Update: We’re excited to have hired not one but two new MA graduates, who’ll be starting at Adobe in January. Watch for a post introducing them later. I want to thank all the people who inquired about the position; it was an impressive group!
– David L
To help keep things fresh, Adobe Systems has a program dedicated to bringing in people just out of college. As part of this program, we now have the opportunity to add someone in the Type team. If you’ve just received your Masters degree or are in your final year, you might be the person we’re looking for. Continue reading…
May 14, 2010
[I’d like to preface this article by stating that it was written and contributed by our esteemed colleague, Daniel “daan” Strebe, who works in our Seattle office. – KL]
Please welcome Tin, Adobe’s newest open source project. Tin is a C++ source-code library for manipulating fonts based on the SFNT file format, such as TrueType and OpenType.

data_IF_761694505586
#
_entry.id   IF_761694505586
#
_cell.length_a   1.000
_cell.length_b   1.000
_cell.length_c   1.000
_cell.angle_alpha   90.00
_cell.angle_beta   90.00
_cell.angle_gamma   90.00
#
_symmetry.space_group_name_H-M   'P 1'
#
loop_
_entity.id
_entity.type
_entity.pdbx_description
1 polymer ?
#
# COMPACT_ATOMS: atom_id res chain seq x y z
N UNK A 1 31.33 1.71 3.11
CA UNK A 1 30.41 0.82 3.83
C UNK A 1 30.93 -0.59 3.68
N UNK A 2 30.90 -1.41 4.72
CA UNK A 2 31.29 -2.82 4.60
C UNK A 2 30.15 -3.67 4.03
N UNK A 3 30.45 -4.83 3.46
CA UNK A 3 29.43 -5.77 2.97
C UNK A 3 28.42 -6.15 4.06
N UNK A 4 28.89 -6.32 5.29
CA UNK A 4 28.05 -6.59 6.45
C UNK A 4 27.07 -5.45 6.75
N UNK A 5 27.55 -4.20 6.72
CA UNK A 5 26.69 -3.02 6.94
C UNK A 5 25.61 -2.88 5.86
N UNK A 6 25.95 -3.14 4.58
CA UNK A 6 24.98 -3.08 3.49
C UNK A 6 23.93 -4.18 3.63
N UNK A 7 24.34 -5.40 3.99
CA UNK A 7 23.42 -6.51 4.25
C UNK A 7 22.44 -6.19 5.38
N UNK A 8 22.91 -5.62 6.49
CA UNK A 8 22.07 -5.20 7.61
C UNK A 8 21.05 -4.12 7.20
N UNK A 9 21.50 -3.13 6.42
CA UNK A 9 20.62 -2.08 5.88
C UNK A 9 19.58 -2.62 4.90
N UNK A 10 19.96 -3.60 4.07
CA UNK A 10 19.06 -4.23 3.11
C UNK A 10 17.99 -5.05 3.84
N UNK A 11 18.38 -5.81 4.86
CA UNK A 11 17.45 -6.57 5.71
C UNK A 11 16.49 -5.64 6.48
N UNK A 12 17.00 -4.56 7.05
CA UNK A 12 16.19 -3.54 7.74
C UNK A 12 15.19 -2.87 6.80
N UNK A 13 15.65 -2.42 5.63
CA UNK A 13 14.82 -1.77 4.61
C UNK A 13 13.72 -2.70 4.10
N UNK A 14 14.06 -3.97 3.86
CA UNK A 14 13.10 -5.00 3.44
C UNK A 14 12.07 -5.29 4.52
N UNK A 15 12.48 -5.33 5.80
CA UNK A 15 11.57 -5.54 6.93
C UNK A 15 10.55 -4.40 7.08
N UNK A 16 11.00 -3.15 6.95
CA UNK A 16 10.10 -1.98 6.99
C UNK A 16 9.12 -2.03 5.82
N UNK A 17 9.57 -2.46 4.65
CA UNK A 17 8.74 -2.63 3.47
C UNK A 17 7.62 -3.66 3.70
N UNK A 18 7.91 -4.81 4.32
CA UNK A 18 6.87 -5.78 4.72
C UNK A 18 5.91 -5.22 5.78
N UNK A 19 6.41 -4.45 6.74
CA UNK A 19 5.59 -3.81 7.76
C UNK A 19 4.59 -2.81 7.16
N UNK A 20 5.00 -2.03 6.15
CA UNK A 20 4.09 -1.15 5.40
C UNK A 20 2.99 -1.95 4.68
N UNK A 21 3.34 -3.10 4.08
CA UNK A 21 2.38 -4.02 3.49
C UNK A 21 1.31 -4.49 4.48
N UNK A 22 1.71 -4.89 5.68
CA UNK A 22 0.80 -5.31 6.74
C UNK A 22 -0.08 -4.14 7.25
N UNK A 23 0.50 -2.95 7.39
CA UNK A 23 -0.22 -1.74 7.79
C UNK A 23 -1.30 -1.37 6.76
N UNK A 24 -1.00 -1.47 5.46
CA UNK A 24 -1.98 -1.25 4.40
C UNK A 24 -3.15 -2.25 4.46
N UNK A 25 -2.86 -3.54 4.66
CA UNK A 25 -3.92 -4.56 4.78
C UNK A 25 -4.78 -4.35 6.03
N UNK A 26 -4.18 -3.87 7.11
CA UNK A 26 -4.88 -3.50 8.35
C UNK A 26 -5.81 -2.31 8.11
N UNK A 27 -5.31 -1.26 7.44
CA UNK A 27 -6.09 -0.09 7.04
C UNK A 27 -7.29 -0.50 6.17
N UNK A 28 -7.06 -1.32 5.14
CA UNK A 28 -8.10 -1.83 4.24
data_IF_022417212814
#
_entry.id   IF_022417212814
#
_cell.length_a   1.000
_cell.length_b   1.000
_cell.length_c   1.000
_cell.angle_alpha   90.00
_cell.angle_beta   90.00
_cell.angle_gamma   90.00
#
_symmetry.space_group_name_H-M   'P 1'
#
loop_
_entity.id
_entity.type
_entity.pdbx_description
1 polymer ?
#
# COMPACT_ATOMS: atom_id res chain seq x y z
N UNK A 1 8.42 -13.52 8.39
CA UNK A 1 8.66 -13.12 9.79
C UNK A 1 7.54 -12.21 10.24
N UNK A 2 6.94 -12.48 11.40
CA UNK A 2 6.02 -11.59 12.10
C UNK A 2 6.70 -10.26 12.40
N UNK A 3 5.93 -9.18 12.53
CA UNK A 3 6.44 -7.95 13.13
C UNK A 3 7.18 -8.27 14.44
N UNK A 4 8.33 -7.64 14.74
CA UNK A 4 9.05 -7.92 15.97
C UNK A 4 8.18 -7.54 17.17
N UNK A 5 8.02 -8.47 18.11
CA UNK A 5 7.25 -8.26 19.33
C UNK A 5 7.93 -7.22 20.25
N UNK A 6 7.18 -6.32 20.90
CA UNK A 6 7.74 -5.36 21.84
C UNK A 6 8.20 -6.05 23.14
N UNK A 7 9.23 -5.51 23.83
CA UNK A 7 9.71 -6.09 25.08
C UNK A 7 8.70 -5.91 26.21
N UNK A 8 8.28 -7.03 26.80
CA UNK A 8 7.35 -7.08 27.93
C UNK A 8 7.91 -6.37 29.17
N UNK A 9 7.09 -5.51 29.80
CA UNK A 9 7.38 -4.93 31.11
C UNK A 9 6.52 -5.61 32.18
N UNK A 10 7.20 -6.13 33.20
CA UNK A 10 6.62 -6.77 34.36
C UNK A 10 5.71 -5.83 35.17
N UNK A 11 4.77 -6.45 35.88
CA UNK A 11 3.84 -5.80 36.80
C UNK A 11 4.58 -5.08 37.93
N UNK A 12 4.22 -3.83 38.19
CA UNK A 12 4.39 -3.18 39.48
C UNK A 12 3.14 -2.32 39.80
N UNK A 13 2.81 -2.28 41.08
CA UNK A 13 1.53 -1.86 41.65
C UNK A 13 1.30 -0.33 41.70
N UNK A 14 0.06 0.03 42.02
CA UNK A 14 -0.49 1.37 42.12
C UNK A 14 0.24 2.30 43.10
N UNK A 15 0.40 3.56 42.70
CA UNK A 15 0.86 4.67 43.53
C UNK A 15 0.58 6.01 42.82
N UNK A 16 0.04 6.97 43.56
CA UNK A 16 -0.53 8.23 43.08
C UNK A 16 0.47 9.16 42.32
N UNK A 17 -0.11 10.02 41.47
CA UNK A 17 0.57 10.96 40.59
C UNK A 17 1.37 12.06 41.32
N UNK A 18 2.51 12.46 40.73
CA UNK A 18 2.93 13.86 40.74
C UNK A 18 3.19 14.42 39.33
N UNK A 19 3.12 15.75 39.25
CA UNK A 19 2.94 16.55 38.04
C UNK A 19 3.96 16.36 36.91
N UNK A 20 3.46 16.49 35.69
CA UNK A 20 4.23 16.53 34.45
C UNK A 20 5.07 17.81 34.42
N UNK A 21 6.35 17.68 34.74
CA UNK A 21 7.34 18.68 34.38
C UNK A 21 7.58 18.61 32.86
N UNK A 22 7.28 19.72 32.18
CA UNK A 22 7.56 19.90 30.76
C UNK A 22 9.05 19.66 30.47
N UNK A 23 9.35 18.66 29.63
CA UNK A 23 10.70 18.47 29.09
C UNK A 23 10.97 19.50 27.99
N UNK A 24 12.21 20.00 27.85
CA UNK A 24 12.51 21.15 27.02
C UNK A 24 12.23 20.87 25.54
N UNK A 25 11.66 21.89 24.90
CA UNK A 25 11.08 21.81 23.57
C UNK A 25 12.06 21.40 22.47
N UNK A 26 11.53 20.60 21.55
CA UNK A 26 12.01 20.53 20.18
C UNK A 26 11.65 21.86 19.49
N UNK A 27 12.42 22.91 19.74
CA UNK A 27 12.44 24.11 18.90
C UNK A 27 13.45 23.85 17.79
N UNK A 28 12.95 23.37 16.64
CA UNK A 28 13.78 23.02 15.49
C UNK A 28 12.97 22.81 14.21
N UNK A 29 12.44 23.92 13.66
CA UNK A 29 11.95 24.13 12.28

February 8, 2010
Next month I will be in Europe for two weeks, first in Reading, England, and then in The Hague, Netherlands. I will be giving a workshop that covers the various font development and testing tools we provide in the AFDKO*, to both the students of the MA in Typeface Design from the University of Reading, and the students of the Type & Media MA from The Royal Academy of Arts.
2008 workshop in progress in the Type & Media classroom (photo by Erik van Blokland)
August 29, 2009
Finally. Yesterday, Friday, August 28th, 2009 is significant, at least for me, in that it represents the release date for Mac OS X Version 10.6 (aka, Snow Leopard). What is important about Snow Leopard is that it is the first OS that provides built-in support for IVSes (Ideographic Variation Sequences). Up until now, IVSes had been supported in specific Adobe products, such as Acrobat Version 9.0 and Adobe Reader Version 9.0 in the context of Forms, Flash Player Version 10, and InDesign CS4.